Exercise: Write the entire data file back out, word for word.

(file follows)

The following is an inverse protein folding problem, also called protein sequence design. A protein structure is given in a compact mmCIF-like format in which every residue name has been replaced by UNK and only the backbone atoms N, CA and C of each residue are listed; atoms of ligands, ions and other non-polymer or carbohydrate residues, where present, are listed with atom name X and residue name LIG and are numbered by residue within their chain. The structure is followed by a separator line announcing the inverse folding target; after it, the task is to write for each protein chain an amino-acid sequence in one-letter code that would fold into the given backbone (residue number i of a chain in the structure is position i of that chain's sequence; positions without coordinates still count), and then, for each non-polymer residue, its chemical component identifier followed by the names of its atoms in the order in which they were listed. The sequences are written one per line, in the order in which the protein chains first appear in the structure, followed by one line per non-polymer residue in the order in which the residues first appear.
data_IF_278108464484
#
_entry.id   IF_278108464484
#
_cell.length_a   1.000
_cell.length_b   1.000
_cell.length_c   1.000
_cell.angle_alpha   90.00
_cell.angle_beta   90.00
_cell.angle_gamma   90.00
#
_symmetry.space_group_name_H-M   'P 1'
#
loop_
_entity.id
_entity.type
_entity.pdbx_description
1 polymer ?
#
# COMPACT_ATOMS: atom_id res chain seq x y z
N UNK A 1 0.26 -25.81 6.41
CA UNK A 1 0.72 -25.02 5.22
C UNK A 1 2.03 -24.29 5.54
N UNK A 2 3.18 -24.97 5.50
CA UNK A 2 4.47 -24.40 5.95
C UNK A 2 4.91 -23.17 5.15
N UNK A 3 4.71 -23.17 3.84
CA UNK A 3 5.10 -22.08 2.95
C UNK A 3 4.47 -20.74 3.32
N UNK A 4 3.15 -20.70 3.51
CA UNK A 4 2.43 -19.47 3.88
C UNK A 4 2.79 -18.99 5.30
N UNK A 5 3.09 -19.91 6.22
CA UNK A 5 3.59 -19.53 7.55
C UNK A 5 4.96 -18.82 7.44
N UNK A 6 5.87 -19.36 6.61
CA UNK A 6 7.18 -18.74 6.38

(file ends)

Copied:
The following is an inverse protein folding problem, also called protein sequence design. A protein structure is given in a compact mmCIF-like format in which every residue name has been replaced by UNK and only the backbone atoms N, CA and C of each residue are listed; atoms of ligands, ions and other non-polymer or carbohydrate residues, where present, are listed with atom name X and residue name LIG and are numbered by residue within their chain. The structure is followed by a separator line announcing the inverse folding target; after it, the task is to write for each protein chain an amino-acid sequence in one-letter code that would fold into the given backbone (residue number i of a chain in the structure is position i of that chain's sequence; positions without coordinates still count), and then, for each non-polymer residue, its chemical component identifier followed by the names of its atoms in the order in which they were listed. The sequences are written one per line, in the order in which the protein chains first appear in the structure, followed by one line per non-polymer residue in the order in which the residues first appear.
data_IF_278108464484
#
_entry.id   IF_278108464484
#
_cell.length_a   1.000
_cell.length_b   1.000
_cell.length_c   1.000
_cell.angle_alpha   90.00
_cell.angle_beta   90.00
_cell.angle_gamma   90.00
#
_symmetry.space_group_name_H-M   'P 1'
#
loop_
_entity.id
_entity.type
_entity.pdbx_description
1 polymer ?
#
# COMPACT_ATOMS: atom_id res chain seq x y z
N UNK A 1 0.26 -25.81 6.41
CA UNK A 1 0.72 -25.02 5.22
C UNK A 1 2.03 -24.29 5.54
N UNK A 2 3.18 -24.97 5.50
CA UNK A 2 4.47 -24.40 5.95
C UNK A 2 4.91 -23.17 5.15
N UNK A 3 4.71 -23.17 3.84
CA UNK A 3 5.10 -22.08 2.95
C UNK A 3 4.47 -20.74 3.32
N UNK A 4 3.15 -20.70 3.51
CA UNK A 4 2.43 -19.47 3.88
C UNK A 4 2.79 -18.99 5.30
N UNK A 5 3.09 -19.91 6.22
CA UNK A 5 3.59 -19.53 7.55
C UNK A 5 4.96 -18.82 7.44
N UNK A 6 5.87 -19.36 6.61
CA UNK A 6 7.18 -18.74 6.38